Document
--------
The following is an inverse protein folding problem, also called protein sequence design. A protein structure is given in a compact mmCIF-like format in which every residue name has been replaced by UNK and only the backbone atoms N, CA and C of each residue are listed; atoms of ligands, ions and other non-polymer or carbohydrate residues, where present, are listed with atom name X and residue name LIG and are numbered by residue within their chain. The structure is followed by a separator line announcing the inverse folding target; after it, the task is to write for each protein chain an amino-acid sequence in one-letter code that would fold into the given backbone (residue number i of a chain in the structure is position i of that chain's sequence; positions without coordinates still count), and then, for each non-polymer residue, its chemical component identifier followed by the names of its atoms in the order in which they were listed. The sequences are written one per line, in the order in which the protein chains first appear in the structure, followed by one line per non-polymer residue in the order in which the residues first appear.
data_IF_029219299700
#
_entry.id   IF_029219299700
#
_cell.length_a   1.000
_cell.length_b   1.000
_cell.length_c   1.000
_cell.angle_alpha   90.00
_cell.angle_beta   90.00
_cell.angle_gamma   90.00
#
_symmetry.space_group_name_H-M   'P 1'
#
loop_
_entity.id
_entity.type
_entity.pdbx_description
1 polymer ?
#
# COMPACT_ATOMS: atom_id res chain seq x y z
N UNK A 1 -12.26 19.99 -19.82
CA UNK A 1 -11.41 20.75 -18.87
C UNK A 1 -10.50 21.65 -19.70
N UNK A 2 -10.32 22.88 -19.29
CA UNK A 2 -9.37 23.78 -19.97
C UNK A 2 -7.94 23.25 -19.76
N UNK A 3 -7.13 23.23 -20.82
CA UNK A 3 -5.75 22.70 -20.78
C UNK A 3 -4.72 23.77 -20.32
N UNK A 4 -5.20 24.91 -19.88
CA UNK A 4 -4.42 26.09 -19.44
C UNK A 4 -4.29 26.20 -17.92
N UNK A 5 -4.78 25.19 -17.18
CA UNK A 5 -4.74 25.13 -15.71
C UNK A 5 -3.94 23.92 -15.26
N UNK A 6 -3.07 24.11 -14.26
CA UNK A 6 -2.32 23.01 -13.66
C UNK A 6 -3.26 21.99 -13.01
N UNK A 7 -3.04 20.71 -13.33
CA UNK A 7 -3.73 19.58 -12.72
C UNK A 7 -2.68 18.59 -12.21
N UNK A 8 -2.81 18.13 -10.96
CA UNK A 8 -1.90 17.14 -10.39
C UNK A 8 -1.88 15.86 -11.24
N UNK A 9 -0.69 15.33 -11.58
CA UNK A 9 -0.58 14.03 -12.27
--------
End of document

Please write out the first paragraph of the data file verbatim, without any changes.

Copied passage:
The following is an inverse protein folding problem, also called protein sequence design. A protein structure is given in a compact mmCIF-like format in which every residue name has been replaced by UNK and only the backbone atoms N, CA and C of each residue are listed; atoms of ligands, ions and other non-polymer or carbohydrate residues, where present, are listed with atom name X and residue name LIG and are numbered by residue within their chain. The structure is followed by a separator line announcing the inverse folding target; after it, the task is to write for each protein chain an amino-acid sequence in one-letter code that would fold into the given backbone (residue number i of a chain in the structure is position i of that chain's sequence; positions without coordinates still count), and then, for each non-polymer residue, its chemical component identifier followed by the names of its atoms in the order in which they were listed. The sequences are written one per line, in the order in which the protein chains first appear in the structure, followed by one line per non-polymer residue in the order in which the residues first appear.